The Hidden Wordsworth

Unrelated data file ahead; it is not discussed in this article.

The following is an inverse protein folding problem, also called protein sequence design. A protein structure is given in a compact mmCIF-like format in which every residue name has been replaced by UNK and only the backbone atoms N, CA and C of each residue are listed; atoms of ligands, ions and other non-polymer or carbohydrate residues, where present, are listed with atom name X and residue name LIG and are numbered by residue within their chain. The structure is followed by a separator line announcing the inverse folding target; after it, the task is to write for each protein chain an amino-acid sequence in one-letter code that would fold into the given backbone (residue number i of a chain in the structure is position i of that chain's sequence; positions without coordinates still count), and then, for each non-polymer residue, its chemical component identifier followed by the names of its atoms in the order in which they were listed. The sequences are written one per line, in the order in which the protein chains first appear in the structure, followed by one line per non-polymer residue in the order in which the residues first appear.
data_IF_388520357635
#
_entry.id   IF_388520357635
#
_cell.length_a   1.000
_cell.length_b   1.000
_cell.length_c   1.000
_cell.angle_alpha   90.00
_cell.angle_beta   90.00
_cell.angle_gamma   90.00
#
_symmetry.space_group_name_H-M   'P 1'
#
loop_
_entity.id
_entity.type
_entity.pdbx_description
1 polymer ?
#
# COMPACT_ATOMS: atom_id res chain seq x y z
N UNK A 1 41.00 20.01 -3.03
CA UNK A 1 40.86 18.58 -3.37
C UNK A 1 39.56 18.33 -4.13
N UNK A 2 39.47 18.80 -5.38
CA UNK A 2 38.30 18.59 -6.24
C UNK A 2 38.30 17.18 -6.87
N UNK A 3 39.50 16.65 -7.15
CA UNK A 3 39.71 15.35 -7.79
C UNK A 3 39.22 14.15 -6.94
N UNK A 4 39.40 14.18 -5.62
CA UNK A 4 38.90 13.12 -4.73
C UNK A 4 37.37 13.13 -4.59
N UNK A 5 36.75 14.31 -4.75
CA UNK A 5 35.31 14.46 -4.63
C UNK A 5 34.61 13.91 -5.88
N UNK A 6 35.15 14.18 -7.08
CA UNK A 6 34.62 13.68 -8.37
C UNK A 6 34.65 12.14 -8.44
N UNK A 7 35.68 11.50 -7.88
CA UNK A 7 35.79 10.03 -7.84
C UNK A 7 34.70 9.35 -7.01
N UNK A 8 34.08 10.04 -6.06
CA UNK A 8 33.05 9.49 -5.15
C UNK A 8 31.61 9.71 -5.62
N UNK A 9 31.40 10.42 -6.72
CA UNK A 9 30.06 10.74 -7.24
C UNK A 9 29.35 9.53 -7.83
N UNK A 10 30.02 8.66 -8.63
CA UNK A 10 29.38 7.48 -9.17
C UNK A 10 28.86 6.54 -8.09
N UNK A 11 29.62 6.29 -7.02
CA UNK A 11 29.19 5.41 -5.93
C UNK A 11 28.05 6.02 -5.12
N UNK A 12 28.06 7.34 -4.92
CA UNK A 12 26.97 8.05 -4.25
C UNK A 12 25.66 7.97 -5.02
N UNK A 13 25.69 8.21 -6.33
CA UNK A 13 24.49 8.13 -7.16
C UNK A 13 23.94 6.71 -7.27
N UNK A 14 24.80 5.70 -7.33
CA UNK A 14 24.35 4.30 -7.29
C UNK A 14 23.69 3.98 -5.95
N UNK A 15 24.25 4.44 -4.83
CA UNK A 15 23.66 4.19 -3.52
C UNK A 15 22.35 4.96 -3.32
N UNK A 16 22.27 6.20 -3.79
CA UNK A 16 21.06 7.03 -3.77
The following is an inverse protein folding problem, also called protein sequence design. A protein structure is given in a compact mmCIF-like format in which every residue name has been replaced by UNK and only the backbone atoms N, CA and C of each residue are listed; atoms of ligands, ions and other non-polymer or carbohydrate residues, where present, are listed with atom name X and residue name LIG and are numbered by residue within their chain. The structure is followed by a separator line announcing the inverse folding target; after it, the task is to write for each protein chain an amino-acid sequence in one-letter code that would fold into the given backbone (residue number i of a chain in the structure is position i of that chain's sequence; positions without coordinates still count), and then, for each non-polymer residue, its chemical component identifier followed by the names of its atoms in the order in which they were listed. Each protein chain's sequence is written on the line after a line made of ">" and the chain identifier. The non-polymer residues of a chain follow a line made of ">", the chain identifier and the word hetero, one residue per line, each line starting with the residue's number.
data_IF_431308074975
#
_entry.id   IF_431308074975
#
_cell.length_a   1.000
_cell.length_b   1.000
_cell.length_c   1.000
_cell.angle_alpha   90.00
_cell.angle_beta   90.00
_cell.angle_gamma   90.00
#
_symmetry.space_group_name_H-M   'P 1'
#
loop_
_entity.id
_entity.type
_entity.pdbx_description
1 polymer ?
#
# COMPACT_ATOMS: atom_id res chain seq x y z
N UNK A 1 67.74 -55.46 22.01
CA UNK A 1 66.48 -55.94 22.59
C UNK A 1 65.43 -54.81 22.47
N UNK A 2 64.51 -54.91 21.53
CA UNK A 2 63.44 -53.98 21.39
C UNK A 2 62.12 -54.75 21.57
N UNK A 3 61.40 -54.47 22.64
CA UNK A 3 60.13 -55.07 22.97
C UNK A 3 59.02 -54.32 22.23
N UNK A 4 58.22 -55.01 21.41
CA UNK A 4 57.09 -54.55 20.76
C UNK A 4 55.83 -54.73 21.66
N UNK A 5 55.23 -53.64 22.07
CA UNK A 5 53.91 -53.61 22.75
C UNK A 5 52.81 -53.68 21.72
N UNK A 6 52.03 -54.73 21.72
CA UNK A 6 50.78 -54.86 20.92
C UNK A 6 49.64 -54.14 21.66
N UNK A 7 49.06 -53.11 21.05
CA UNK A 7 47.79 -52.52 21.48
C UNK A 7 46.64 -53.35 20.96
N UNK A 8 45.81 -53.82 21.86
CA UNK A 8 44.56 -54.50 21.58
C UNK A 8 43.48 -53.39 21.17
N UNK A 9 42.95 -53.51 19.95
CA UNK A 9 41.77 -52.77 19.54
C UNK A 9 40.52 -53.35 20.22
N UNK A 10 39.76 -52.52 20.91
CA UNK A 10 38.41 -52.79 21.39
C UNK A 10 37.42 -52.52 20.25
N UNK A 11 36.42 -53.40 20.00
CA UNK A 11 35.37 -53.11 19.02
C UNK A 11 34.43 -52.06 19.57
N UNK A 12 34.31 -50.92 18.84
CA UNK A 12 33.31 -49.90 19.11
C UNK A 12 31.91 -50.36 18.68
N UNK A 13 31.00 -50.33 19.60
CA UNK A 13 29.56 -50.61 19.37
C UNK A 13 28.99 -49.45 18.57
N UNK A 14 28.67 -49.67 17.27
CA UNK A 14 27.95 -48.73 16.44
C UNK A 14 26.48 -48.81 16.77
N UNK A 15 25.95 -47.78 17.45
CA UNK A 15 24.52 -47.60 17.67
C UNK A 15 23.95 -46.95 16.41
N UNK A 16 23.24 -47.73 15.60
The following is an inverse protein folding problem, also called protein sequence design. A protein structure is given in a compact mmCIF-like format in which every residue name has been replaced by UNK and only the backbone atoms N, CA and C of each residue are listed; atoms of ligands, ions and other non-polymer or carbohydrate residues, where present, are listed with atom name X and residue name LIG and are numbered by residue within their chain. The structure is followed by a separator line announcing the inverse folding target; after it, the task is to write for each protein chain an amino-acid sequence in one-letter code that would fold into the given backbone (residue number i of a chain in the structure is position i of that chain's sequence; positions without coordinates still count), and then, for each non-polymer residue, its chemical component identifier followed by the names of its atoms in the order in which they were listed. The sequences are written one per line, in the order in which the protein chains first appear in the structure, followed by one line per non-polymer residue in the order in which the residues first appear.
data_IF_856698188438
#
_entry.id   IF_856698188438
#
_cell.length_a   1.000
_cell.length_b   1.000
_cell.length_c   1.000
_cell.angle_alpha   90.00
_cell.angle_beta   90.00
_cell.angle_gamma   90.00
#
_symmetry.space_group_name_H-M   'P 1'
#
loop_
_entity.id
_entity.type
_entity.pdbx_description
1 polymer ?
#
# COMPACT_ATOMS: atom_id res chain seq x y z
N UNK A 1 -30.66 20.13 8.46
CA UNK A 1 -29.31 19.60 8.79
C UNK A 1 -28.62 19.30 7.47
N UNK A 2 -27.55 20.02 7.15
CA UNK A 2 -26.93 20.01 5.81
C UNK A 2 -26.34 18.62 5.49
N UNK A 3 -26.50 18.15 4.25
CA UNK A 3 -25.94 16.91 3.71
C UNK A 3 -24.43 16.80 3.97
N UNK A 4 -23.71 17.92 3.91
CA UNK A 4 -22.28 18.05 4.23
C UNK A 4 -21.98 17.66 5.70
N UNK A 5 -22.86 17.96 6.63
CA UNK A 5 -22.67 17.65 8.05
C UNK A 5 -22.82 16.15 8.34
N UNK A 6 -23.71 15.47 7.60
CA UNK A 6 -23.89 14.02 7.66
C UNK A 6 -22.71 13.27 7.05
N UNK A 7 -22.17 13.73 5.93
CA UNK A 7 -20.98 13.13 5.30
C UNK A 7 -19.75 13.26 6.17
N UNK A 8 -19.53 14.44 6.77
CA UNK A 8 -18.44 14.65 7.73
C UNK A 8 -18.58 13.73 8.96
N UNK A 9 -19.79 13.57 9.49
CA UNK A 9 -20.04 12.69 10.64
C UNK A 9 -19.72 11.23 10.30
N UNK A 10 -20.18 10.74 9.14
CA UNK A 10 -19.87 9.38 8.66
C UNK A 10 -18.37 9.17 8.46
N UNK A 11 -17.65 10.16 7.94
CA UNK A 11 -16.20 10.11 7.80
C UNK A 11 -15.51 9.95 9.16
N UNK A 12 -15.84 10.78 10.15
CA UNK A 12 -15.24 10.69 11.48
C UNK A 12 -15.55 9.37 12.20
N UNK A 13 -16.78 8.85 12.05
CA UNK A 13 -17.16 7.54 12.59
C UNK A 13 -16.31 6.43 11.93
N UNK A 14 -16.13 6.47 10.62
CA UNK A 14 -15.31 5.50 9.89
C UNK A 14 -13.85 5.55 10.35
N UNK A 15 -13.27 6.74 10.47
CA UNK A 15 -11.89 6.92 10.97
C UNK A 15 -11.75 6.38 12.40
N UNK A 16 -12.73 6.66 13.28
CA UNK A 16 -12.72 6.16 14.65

The lives of the Romantic poets have been examined mainly through the evidence they have left behind: letters, journals, diaries, and their own self ... Show synopsis The lives of the Romantic poets have been examined mainly through the evidence they have left behind: letters, journals, diaries, and their own self-revealing poems and essays. In the case of William Wordsworth, that evidence is massive, but it often obscures the real person behind the writings. In this fascinating account, Kenneth R. Johnston portrays a Wordsworth different in crucial ways from the one that the poet intended us to know. Taking advantage of unprecedented access to archives, family papers and intimate letters, he reveals, for example, the poet's complex relationship with his sister Dorothy; the true story of his affair with Annette Vallon during his year in France in 1791-92, the impact of her frank eroticism on his poetry, and his clandestine trip back to her at the beginning of the Reign of Terror; and, perhaps most intriguing of all, Wordsworth's surprisingly close connections to the political establishment of his day, including members of the newly formed British Secret Service in London and Germany. This brilliantly insightful biography breaks through the carefully crafted but frequently misleading accounts of his youth that Wordsworth created in his conservative later years. The Hidden Wordsworth reveals the radical young poet whose fiery intellect revolutionized English poetry.